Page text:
In November 2016, The Chronicle of Higher Education will mark its 50th anniversary. To lead up to the occasion, we’ve chosen front pages featuring some of our reporting on key events in higher education and capturing the zeitgeist of the nation’s colleges and universities over the years.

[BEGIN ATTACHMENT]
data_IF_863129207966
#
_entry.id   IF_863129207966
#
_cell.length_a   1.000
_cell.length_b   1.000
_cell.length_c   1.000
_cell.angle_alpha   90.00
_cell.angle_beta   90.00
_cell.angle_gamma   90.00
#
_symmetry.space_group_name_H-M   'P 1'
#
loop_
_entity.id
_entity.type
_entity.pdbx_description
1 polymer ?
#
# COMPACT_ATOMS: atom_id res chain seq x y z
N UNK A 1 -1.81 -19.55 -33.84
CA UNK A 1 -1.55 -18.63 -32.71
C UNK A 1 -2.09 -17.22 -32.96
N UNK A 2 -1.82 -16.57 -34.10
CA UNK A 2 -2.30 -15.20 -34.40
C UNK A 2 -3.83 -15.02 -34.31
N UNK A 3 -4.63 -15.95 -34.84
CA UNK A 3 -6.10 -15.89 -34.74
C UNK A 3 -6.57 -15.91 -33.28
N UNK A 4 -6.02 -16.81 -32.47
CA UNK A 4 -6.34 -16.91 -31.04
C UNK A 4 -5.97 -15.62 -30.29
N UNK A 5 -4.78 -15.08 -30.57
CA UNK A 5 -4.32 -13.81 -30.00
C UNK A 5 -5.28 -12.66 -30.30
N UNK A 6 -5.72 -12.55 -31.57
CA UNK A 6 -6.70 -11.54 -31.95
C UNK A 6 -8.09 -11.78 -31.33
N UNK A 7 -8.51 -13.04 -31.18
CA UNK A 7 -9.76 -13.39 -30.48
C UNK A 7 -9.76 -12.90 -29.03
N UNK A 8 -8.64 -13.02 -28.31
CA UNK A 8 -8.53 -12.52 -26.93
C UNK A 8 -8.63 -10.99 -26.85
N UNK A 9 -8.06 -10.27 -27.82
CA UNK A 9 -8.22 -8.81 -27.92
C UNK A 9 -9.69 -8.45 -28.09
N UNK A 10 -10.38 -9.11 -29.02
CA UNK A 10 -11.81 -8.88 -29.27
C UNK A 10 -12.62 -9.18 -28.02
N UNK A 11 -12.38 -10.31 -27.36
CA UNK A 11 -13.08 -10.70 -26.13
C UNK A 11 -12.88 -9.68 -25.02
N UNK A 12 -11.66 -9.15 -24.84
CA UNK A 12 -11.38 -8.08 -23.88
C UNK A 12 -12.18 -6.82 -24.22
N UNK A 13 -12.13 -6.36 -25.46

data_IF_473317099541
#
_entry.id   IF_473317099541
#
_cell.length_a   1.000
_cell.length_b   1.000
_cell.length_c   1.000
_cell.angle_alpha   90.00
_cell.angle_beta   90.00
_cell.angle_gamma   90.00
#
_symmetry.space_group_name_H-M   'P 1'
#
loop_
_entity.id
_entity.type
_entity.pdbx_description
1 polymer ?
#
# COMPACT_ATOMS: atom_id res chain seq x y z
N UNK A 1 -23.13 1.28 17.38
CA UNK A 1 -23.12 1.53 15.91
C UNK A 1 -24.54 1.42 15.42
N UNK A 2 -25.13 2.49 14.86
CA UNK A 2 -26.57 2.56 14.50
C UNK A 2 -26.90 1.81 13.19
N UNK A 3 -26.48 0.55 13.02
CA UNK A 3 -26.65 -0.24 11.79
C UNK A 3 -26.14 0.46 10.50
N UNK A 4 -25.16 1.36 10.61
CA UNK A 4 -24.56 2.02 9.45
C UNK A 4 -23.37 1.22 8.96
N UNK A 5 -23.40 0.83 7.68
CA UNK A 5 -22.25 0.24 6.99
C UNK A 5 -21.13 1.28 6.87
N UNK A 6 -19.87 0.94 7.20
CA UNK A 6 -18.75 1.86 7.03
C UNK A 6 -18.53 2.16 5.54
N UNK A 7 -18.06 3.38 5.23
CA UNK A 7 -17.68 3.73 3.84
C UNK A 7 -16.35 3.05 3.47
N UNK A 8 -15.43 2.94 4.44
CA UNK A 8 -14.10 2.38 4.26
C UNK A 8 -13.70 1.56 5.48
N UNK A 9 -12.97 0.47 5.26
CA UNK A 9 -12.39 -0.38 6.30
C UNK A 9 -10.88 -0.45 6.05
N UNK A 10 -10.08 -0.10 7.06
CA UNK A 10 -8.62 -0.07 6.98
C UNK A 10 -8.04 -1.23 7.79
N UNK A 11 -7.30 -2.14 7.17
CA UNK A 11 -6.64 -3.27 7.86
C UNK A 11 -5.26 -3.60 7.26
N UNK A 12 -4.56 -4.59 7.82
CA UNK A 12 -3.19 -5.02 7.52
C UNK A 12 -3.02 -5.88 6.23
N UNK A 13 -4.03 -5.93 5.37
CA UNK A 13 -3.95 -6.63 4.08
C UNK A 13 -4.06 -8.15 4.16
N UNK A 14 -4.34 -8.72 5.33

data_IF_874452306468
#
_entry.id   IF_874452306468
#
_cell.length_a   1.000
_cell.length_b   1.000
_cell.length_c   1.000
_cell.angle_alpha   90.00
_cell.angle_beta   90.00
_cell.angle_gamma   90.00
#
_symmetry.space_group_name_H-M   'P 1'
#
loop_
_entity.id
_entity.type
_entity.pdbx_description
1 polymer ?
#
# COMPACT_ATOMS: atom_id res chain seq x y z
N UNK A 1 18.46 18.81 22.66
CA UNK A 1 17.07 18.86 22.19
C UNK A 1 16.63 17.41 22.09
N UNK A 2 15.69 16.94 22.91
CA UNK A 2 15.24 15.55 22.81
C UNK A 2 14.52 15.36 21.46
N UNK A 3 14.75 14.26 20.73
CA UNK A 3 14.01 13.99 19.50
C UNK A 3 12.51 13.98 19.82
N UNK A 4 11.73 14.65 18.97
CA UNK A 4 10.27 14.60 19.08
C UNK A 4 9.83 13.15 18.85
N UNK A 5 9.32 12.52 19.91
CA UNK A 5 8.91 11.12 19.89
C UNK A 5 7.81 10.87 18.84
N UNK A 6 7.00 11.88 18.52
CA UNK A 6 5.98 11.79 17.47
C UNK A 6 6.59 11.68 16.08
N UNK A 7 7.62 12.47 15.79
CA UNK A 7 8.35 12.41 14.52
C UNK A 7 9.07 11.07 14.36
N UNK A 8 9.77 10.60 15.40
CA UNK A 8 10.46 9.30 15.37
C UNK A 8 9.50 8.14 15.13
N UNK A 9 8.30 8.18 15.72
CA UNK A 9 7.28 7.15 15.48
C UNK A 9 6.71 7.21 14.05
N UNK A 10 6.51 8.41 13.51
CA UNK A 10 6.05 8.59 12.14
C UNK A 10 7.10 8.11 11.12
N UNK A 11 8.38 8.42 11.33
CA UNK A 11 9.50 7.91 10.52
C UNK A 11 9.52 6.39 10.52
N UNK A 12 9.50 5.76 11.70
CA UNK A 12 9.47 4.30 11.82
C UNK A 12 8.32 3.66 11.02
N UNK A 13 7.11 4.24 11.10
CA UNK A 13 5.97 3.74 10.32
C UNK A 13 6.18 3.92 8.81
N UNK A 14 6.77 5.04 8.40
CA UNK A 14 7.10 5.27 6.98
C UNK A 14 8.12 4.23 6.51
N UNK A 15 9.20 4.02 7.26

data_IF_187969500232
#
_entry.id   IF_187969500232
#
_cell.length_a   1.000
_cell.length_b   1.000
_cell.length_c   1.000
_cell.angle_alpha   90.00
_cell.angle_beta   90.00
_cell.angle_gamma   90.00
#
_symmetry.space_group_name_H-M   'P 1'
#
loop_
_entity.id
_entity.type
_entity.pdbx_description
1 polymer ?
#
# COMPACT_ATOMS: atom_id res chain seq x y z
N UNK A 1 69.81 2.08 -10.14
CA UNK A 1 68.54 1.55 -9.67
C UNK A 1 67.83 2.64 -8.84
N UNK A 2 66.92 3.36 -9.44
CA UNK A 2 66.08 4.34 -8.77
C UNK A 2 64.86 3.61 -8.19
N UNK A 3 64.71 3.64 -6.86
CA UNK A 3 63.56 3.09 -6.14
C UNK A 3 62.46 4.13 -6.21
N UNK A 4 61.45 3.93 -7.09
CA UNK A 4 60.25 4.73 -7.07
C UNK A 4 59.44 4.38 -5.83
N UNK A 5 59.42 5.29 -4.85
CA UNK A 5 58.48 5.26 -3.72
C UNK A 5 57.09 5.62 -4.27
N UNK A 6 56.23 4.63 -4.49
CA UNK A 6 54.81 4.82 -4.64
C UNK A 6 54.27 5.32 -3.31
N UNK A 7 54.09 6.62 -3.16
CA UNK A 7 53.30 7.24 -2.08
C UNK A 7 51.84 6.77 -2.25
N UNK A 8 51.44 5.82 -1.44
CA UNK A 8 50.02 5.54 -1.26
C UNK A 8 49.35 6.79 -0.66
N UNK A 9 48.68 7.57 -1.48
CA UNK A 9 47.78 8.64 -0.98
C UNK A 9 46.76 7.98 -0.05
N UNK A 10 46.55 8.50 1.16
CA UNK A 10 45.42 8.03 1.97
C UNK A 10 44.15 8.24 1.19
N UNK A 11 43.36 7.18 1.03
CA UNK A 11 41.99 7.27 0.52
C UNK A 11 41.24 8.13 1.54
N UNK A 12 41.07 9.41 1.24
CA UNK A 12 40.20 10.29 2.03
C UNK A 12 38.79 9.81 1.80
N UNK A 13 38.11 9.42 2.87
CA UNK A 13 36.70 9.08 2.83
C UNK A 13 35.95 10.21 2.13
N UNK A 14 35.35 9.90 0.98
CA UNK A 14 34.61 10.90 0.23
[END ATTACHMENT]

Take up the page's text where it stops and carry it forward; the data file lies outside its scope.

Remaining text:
I t wasn’t Harry Edwards, a sports sociologist at the University of California at Berkeley, who called dozens of colleagues across the country and asked them to lend, say, $300 to his stranded nephew. It was a con man who knew enough about Mr. Edwards’s scholarly pursuits to assume his identity on the phone. He would call an academic, talk about his work, and then report that his nephew, "Kevin Edwards," had flown into town for a job interview — and had lost his luggage, including his wallet. Could the local professor help the young man out with a loan for a hotel and a new suit? In return, "Dr. Edwards" would reimburse the professor and lecture on his campus. The scam succeeded on at least 78 campuses and netted more than $200,000, said the real Mr. Edwards, who kept track as victims contacted him: "The damn thing would be comical if it weren’t so tragic."